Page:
# A steel section of the Alaskan pipeline had a length of 68.2 m and a temperature of 21.0^{\circ}C...

## Question:

A steel section of the Alaskan pipeline had a length of 68.2 m and a temperature of {eq}21.0^{\circ}C {/eq} when it was installed. What is its change in length when the temperature drops to a frigid {eq}-45.7^{\circ}C {/eq}?

## Thermal Contraction:

A phenomenon in which an object undergoes fractional changes in size, shape, area, or volume, due to a change in the temperature is called a thermal expansion (or contraction). These changes, which are particularly evident for solids and metals, are quantitatively determined using the material's initial length, change in temperature, and a coefficient that dictates the fractional change in size of the material. Temperature changes in a unidimensional material is referred as a linear thermal expansion, with the change in length, {eq}\Delta L {/eq}, obtained through the formula:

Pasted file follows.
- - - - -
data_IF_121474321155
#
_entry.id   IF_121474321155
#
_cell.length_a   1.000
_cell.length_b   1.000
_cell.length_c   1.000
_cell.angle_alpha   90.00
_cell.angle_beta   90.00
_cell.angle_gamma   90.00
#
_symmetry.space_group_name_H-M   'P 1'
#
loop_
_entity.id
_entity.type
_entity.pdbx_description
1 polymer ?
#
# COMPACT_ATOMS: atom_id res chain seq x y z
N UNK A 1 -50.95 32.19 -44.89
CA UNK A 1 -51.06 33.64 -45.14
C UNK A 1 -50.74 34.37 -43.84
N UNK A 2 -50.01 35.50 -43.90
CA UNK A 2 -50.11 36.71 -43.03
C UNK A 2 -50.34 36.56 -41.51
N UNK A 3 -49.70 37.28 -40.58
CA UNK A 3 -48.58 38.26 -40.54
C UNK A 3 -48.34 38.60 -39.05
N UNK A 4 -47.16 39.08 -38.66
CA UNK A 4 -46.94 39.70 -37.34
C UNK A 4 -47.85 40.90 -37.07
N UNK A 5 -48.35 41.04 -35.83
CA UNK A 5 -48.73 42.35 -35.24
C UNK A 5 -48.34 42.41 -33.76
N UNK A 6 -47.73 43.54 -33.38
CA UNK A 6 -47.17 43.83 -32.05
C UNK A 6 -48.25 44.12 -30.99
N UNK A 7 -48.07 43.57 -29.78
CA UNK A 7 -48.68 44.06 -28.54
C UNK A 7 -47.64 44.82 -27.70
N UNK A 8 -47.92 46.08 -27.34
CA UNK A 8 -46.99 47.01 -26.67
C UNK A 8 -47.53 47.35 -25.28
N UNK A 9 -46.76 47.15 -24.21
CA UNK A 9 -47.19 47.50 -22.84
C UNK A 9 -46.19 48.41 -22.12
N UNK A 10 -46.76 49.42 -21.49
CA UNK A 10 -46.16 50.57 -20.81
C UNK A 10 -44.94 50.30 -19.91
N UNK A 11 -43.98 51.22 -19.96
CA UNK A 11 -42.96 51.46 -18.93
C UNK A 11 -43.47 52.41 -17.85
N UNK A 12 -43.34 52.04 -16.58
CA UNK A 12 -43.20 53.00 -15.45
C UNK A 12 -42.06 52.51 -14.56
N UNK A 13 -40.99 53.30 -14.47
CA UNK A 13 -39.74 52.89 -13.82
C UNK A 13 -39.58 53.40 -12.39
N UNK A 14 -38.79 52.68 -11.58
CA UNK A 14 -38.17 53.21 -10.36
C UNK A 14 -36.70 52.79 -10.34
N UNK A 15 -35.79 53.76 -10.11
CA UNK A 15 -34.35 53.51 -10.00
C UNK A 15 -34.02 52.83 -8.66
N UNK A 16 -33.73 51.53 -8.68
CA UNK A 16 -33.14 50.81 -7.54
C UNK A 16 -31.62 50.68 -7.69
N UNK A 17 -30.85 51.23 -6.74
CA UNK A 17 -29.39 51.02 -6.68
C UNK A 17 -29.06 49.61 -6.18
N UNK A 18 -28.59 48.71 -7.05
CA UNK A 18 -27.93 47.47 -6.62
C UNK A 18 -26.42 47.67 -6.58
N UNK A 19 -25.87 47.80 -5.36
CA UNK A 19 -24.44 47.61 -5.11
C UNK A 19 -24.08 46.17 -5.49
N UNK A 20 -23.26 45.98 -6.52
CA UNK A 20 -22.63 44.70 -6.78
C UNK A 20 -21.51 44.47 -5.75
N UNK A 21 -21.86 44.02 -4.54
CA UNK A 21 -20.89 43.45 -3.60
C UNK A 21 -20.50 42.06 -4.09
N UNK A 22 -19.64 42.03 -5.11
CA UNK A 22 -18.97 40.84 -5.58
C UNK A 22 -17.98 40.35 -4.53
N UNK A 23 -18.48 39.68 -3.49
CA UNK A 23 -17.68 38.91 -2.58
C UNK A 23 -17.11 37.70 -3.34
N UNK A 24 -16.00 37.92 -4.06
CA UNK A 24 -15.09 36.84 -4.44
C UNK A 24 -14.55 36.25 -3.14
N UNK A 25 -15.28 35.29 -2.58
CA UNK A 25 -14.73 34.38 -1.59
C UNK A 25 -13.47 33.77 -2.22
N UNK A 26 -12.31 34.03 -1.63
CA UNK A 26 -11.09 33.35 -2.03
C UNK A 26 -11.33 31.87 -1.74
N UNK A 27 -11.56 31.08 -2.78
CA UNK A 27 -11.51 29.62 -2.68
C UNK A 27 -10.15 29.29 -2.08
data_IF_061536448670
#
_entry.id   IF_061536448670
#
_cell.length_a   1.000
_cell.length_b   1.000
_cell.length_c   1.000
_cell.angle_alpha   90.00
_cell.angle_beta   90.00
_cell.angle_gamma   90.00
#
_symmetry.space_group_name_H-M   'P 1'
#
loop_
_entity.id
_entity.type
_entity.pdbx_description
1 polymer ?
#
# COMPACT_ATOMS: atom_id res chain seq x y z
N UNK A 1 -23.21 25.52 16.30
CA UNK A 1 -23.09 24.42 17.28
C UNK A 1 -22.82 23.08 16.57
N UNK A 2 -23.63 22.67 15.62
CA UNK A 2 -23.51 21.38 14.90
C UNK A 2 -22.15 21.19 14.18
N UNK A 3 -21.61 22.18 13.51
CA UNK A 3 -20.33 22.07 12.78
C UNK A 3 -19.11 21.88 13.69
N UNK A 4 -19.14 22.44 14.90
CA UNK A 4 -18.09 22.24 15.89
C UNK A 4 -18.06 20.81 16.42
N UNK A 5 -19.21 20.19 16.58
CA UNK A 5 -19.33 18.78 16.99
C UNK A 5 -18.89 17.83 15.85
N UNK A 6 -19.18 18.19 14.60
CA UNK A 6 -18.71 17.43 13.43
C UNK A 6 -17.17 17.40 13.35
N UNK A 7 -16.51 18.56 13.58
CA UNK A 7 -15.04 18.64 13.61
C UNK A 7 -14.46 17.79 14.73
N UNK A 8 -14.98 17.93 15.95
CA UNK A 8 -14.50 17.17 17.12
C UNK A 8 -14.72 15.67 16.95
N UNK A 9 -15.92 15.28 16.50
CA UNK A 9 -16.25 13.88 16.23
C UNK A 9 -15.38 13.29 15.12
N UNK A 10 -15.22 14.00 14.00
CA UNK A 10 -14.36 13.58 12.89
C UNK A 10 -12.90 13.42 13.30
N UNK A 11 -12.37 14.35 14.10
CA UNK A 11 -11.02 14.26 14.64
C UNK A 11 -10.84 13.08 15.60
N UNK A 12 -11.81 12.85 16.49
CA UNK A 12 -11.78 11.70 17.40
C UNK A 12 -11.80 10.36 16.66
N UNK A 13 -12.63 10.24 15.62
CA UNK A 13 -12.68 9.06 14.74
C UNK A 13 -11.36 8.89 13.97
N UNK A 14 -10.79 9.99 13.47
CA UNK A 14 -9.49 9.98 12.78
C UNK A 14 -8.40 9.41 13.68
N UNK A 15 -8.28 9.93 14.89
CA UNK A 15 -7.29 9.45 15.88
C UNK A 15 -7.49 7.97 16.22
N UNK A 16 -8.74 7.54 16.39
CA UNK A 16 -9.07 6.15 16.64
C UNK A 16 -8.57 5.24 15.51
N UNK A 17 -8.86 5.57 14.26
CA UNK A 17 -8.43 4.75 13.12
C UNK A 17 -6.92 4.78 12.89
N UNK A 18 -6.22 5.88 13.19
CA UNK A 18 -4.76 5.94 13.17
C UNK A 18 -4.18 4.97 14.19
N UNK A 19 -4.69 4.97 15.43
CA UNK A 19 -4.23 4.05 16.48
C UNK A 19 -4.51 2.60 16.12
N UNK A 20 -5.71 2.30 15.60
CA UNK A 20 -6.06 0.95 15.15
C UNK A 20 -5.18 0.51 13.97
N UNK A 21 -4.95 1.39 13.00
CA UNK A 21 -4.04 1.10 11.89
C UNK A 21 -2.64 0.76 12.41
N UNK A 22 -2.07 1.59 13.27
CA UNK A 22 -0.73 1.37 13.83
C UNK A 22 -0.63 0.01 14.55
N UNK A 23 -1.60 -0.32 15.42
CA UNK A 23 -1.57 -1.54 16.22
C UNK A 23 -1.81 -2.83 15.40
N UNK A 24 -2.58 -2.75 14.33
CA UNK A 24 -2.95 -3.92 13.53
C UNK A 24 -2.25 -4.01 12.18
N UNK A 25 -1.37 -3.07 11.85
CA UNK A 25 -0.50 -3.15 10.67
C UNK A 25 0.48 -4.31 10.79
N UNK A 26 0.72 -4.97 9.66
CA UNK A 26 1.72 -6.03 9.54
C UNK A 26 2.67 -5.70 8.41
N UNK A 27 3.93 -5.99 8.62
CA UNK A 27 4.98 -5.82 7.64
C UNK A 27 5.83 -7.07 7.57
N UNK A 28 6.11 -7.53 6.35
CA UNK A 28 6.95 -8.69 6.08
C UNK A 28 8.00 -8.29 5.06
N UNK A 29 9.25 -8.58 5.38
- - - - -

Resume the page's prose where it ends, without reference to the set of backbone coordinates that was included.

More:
$$\Delta L = \alpha L_0 \Delta T$$

where:

• {eq}L_0 = \rm initial\ length\ of\ material {/eq}
• {eq}\alpha = \rm coefficient\ of\ linear\ expansion\ of\ specific\ material {/eq}
• {eq}\Delta T = {\rm change\ in\ temperature} = T_f - T_i {/eq}

The change in length of the steel section of the Alaskan pipeline is due to the phenomenon of linear expansion or compression. An equation used to represent the change in length is expressed as

{eq}\Delta L = \alpha L_0 \Delta T {/eq}

Given:

{eq}L_0 = \rm 68.2\ m {/eq}

{eq}\alpha_{steel} = \rm 1.1 \times 10^{-5}\ ^{\circ}C^{-1} {/eq}

{eq}\Delta T = T_f - T_i = \rm -45.7^{\circ}C - 21.0^{\circ}C = -66.7^{\circ}C {/eq}

Thus, the change in the length of the steel section is calculated to be

{eq}\begin{align} \Delta L &= \alpha_{steel} L_0 \Delta T\\ &= \rm (1.1 \times 10^{-5}\ ^{\circ}C^{-1})(68.2\ m)(-66.7^{\circ}C)\\ \Delta L &= \rm 0.0500\ m \end{align} {/eq}

The negative sign suggests a compression of steel due to a drastic decrease in temperature. Therefore, the change in length of the Alaskan pipeline's steel section due to a drop in temperature is {eq}\boxed{\rm \ 0.0500\ m\ } {/eq}.